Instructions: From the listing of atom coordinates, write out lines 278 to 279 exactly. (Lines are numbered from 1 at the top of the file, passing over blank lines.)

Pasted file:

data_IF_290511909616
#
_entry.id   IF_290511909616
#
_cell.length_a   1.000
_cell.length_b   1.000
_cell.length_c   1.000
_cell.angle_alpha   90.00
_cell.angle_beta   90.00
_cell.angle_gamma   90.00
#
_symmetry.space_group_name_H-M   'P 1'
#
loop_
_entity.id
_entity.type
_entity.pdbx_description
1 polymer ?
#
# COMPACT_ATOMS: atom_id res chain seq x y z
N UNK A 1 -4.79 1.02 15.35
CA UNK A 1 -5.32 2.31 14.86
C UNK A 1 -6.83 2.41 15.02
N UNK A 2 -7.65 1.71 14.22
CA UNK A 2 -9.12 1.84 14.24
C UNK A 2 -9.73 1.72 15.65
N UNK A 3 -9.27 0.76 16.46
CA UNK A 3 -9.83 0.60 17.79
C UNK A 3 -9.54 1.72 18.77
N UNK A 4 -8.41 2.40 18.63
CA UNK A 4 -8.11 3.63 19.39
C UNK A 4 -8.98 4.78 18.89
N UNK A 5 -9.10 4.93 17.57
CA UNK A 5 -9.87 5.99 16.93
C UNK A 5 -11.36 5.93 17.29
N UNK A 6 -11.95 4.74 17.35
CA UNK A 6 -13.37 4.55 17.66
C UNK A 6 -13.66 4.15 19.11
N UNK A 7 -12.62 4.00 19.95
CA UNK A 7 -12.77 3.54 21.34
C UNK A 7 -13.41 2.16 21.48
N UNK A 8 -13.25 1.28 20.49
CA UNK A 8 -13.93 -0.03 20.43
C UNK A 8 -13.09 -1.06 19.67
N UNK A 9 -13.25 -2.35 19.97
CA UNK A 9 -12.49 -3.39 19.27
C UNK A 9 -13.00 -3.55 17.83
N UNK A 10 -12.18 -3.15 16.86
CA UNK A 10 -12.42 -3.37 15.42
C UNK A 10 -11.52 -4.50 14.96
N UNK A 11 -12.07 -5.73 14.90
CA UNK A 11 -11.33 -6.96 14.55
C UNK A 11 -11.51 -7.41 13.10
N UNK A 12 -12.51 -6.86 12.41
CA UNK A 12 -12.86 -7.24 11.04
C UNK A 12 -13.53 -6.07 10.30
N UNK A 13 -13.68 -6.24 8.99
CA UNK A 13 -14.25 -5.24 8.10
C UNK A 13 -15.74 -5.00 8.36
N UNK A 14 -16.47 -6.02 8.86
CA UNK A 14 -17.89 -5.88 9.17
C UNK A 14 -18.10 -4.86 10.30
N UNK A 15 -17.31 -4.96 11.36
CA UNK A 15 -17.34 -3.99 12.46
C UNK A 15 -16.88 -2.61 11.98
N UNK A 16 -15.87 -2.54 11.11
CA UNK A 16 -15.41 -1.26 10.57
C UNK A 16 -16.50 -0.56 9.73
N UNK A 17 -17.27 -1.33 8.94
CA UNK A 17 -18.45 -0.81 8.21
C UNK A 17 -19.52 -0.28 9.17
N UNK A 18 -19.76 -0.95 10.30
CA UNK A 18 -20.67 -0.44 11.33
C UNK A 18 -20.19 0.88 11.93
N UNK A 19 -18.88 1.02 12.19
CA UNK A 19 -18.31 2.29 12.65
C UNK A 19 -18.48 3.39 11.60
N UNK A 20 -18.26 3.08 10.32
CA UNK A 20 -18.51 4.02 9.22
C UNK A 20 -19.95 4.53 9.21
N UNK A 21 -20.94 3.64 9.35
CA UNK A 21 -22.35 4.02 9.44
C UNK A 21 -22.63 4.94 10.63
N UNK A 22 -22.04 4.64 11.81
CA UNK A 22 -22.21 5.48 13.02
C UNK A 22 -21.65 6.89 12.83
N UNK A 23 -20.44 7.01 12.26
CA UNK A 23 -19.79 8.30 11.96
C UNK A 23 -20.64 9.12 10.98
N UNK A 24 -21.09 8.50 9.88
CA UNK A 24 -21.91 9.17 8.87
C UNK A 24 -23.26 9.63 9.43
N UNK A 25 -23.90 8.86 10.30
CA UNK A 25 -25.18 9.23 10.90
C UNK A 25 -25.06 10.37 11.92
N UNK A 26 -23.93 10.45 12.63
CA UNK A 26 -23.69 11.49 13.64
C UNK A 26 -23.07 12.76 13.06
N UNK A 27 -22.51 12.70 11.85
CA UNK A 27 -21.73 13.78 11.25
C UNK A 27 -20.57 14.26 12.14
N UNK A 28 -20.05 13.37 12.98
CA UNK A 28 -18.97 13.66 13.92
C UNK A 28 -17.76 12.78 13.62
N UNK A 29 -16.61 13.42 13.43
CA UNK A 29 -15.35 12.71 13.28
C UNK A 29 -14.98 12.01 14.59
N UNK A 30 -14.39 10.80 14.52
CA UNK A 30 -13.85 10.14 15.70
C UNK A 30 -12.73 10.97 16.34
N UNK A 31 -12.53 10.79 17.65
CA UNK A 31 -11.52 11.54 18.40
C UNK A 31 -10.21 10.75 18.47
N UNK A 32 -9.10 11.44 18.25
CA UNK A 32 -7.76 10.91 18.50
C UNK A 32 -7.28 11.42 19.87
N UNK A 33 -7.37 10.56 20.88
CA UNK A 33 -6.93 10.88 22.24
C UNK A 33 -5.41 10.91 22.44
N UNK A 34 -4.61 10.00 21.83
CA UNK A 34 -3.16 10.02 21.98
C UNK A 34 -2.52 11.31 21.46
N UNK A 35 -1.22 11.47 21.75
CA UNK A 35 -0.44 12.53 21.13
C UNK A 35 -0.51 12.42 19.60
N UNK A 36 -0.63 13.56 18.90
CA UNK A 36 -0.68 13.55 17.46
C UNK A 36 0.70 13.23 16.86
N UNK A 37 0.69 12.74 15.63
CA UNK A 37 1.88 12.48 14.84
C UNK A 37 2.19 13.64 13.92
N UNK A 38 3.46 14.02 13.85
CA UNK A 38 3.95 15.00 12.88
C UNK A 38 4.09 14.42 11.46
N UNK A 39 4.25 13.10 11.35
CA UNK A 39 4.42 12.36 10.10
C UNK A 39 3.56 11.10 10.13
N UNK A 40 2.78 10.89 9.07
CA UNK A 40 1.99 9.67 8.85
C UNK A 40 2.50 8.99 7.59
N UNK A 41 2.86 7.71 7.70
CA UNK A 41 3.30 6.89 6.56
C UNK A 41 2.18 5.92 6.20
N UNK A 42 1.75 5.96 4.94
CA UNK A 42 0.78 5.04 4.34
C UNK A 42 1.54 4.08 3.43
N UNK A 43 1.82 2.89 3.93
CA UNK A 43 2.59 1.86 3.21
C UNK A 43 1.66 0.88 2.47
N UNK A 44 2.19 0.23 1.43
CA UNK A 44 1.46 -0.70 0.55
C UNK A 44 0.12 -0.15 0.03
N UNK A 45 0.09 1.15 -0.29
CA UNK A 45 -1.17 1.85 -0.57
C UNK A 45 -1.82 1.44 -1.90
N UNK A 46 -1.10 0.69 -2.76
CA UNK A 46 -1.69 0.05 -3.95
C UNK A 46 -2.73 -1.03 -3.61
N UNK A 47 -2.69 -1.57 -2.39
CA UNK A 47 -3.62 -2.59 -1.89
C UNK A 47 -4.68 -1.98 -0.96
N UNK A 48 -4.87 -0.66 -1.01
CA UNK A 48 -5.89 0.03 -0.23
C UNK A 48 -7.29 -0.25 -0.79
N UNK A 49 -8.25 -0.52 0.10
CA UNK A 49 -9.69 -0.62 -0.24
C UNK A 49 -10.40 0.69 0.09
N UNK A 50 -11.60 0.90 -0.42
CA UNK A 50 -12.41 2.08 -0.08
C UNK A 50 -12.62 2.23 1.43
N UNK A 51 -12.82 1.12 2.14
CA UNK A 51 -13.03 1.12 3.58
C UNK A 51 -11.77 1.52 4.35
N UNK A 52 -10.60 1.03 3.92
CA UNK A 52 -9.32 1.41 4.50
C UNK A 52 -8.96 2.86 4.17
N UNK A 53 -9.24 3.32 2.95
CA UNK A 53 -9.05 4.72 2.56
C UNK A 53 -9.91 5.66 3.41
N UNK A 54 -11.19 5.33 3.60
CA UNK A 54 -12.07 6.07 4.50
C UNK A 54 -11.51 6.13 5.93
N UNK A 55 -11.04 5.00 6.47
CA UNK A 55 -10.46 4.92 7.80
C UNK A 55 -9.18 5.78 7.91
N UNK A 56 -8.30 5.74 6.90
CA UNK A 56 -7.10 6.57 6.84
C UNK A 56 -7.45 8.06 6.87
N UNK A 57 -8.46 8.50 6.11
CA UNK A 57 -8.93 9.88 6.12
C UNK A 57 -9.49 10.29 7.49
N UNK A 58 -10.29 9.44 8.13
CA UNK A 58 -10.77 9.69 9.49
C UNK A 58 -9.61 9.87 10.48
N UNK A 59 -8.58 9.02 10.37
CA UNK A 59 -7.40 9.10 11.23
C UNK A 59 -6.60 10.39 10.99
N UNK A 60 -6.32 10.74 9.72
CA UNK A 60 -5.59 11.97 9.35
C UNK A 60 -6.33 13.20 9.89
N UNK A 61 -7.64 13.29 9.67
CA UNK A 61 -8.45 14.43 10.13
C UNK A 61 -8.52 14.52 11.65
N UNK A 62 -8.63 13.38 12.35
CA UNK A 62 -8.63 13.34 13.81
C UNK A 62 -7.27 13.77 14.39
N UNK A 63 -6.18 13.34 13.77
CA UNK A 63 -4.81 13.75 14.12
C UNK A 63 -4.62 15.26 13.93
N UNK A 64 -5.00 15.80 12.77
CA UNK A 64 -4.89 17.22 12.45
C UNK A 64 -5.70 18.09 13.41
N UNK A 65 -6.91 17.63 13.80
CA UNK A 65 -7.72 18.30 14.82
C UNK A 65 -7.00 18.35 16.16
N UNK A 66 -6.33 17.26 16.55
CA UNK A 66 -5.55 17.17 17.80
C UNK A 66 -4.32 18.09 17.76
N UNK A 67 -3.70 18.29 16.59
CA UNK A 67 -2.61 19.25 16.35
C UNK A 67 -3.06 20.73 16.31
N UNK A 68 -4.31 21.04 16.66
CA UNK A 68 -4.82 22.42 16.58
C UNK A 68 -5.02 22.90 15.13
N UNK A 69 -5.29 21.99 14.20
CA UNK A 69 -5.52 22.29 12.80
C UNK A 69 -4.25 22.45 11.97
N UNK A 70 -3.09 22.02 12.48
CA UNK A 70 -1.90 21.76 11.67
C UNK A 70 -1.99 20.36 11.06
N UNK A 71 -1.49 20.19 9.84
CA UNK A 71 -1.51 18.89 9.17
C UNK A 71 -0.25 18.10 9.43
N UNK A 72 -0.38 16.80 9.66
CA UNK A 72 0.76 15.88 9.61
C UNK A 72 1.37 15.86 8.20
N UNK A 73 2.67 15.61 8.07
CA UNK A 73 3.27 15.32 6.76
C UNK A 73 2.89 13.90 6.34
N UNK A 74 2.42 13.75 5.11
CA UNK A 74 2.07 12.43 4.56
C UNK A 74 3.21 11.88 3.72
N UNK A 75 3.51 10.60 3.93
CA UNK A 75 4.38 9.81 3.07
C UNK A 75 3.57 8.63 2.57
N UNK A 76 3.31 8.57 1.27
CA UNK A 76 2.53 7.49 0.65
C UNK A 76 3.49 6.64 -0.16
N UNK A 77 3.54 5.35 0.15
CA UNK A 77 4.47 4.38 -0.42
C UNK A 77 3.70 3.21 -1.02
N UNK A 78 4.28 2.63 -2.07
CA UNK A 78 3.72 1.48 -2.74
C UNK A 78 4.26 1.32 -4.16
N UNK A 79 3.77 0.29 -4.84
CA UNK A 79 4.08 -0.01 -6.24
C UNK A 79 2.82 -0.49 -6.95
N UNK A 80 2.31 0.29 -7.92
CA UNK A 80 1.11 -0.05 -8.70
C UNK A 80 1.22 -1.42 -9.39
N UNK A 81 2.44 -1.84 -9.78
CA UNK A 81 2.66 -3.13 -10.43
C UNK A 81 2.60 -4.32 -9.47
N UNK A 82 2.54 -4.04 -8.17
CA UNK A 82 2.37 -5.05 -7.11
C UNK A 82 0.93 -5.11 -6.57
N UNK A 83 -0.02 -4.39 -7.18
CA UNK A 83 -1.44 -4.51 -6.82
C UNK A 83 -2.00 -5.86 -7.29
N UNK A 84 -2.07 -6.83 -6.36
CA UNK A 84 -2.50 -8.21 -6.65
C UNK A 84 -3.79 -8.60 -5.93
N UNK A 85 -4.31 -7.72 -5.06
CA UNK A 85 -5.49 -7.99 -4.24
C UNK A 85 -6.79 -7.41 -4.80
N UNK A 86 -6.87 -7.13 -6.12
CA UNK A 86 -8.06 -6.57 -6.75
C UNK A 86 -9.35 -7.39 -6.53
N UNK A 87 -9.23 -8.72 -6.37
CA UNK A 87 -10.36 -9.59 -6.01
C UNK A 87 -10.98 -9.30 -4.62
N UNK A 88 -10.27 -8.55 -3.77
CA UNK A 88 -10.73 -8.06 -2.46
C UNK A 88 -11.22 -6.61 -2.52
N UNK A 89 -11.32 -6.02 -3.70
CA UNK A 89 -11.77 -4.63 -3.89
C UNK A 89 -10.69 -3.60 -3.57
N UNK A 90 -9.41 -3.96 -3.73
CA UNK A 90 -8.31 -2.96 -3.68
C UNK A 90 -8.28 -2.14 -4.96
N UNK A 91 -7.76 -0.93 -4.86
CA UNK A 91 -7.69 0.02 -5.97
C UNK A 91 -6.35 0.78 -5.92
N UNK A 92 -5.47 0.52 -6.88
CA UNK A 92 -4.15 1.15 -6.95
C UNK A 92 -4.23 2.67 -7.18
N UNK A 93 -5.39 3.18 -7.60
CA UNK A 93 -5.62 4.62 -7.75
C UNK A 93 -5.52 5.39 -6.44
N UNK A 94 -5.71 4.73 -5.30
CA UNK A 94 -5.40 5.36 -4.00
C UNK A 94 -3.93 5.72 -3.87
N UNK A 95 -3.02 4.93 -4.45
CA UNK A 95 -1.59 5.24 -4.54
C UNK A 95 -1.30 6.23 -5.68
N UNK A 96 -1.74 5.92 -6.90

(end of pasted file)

C UNK A 86 -9.35 -7.39 -6.53
N UNK A 87 -9.23 -8.72 -6.37